Note: This piece first appeared in Australian Guitar #131. Subscribe to our print edition here!
In true AFI fashion, The Missing Man is loud, lucid and flips the script on everything we thought we knew about the Californian quartet. Guitarist Jade Puget fills us in on how the alt-rock mainstays made their new EP an album-sized event. Words by Matt Doria.
Thanks in part to an unwavering eagerness to reinvent themselves with each release, AFI have pummelled through the decades and maintained their status as legends in an ever-twisting rock landscape. Whether emos, goths, hardcore kids or pop-rockers, the band have worn every new mask like it was perfectly molded for them.
Such is what makes The Missing Man so polarising: it feels like a throwback to the AFIs of Christmas past, though spun through such a web of creative furor that it feels utterly fresh, too. In five short bursts of crumbly guitars and soul-caressing wails, the Californian crew deliver an album’s worth of dynamics, a full setlist of singalongs and enough searing Les Paul riffs to justify spinning the disc on repeat for a week straight.
It’s also AFI’s first EP release since 2001’s The Days Of The Phoenix, and according to guitarist Jade Puget, that was always going to be the case. A proper follow-up to 2017’s self-titled album is in the works, but since the band are notorious for taking their time between drinks (a fact they’ve entirely embraced), they decided this time to at least throw us a bone.
What sparked the idea to do The Missing Man as an EP?
We take a long time between records, which we don’t like and I’m sure our fans don’t like, so we thought, “Rather than take another three years to make another album, let’s just get together put something out.” So we sat down and wrote an EP!
Was there ever a moment where you considered fleshing it out to a full album?
We discussed that, but we ultimately thought, “Let’s do this as it’s own little thing, and then we’ll immediately start working on a full-length album.” We’ve been writing pretty much non-stop for the last sixth months, and we’re working on a full-length right now, so we’re hoping to have another record out sometime this year.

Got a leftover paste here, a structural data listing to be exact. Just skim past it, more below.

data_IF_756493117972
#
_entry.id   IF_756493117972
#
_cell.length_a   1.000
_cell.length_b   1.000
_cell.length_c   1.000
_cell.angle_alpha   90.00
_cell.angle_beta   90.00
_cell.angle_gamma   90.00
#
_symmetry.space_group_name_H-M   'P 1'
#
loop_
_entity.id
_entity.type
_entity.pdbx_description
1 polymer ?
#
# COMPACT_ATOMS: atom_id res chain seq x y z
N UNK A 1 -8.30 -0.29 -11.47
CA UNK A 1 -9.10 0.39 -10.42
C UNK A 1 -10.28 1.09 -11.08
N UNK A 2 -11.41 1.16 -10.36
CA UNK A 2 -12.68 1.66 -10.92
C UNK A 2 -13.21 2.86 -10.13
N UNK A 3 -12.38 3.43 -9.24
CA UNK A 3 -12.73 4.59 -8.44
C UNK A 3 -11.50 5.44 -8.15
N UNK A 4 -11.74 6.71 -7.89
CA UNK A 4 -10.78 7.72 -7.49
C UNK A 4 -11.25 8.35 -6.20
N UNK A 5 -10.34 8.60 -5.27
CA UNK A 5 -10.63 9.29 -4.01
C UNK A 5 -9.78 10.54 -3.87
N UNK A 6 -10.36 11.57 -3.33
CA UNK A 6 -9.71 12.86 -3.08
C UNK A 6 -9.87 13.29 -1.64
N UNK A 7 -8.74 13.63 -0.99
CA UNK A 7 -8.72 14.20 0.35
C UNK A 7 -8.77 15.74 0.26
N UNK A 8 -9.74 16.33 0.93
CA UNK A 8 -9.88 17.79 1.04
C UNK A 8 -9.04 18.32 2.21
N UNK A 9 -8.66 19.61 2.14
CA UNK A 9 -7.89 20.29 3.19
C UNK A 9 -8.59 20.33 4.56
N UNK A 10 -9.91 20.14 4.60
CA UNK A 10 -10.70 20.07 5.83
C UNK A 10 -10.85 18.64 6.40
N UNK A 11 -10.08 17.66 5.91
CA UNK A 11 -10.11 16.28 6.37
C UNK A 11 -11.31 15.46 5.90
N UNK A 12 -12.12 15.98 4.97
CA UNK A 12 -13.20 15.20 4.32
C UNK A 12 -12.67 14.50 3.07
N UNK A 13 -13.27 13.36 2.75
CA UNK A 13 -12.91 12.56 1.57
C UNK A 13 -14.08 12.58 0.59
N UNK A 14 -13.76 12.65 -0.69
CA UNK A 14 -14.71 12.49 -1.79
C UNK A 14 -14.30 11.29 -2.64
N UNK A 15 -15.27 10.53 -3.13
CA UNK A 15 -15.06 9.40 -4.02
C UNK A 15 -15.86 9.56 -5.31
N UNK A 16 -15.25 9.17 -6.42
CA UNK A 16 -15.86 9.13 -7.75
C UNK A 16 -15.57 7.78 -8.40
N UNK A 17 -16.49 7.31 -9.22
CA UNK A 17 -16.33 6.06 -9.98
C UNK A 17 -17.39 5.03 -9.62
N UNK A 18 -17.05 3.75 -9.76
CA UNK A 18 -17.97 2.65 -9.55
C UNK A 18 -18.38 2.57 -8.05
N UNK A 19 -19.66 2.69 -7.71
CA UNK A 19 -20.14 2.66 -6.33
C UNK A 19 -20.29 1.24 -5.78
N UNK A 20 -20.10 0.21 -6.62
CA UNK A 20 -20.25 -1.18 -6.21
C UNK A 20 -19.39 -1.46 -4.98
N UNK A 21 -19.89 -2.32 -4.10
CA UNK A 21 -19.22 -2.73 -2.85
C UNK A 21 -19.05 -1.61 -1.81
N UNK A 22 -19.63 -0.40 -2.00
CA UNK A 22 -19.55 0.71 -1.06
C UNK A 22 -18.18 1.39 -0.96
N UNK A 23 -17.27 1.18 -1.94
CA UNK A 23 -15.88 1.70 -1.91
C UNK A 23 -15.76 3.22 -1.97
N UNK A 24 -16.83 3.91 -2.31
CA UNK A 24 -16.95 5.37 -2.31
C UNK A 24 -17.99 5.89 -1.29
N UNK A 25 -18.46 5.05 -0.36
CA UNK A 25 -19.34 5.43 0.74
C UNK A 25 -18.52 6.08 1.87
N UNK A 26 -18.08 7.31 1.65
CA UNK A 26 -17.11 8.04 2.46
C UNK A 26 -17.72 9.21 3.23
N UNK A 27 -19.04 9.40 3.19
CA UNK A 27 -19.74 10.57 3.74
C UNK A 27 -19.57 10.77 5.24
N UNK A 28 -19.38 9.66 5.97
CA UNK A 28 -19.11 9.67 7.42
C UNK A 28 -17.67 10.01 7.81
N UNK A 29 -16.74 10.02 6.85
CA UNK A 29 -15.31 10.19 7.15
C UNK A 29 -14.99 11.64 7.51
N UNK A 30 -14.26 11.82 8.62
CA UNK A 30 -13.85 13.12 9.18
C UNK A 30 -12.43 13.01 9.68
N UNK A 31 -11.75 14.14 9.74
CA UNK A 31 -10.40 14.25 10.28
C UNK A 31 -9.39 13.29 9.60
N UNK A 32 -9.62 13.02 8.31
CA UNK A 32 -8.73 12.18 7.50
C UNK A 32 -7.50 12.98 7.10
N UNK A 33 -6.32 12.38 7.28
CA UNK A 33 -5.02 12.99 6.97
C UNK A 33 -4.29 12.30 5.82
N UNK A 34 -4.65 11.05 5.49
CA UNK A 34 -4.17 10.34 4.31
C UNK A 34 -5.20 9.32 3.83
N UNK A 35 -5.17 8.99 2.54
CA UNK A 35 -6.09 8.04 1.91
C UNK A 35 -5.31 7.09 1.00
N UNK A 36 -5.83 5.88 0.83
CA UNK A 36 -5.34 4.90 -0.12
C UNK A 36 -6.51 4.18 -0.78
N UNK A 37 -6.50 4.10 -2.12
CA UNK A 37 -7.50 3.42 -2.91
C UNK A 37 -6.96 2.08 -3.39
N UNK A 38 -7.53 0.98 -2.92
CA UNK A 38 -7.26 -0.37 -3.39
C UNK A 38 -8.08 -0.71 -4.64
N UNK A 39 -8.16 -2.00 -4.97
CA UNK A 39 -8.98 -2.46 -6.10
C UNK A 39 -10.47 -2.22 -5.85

Do you think the sound of The Missing Man is indicative of where AFI will go on LP11?
There are some nods to our punk roots on The Missing Man, and there’s some nods to ‘80s pop, which we love. But there’s also a lot of new stuff on there, and I hope that’s where we’ll sort of start out from. I know that we’ve already got at least ten new songs done, and there’s some stuff that sounds like this EP. But there’s also some stuff that we’ve never done before, and some new areas we’re trotting through.
So where are you excited to take AFI from here, stylistically?
We just want to do stuff that excites us, and makes us feel like we’re not just treading the same old water. Because we’ve been doing this for a long time, and if it ever feels like we’re not doing anything that is interesting to us, I think we should stop. So first and foremost, we just want to make music that makes us think, “Okay, this is exciting! I want to keep doing this. I want to play this live. I want to record this.” That’s good enough for me.
I’m getting a bit of a throwback vibe from this EP – like a bit of Sing The Sorrow AFI, maybe. Is that something you wanted to tap into with this record?
I mean, we’re definitely not into going back to what we’ve done in the past. But because we are who we are and we came from where we came from – which is punk and hardcore and all these things that we were influenced by on Sing The Sorrow and the other records – those things are still in our DNA. So even though we don’t mean to do that, it just kind of comes through sometimes. And sometimes it baffles us – we’re like, “Woah! That’s what you think that sounds like?” To us it doesn’t sound like that at all. But y’know, I understand why a lot of people interpret it like that.
What guitars were you playing on when you were recording this EP?
I’ve played Les Pauls for my whole life, so that’s a lot of what I played. I actually went to the Gibson showroom here in LA a couple of weeks ago, and they hooked me up with a new Les Paul Standard, which is beautiful. They have these new finishes which are all totally stunning, and I just fell in love with one, so they were nice enough to give me one.
But I’ve also been playing a couple of Yamaha Revstar guitars. I met this young guy from Yamaha through Billy Corgan, and he’s super nice and really cool – he let me try out some of their guitars and they sounded really cool, so I played one of them on the whole EP. And then I have this Taylor acoustic guitar that I love, so I played that a little bit as well.
What is it about the Les Paul that makes your heart swoon so feverishly?
When I first started playing the guitar, my dad gave me his Les Paul. I didn’t know anything about guitars, so that really shaped my playing because it was the first guitar I ever had, and it was the only guitar I had for a long time. So y’know, to me, that was just what a guitar was – that classic Les Paul sound and style. Luckily he didn’t give me some piece of shit and I thought that was what guitars were about. He gave me a great guitar, and I’ve just never looked back. I play other kinds of guitars from other brands, but I’ll always come back to the Les Pauls.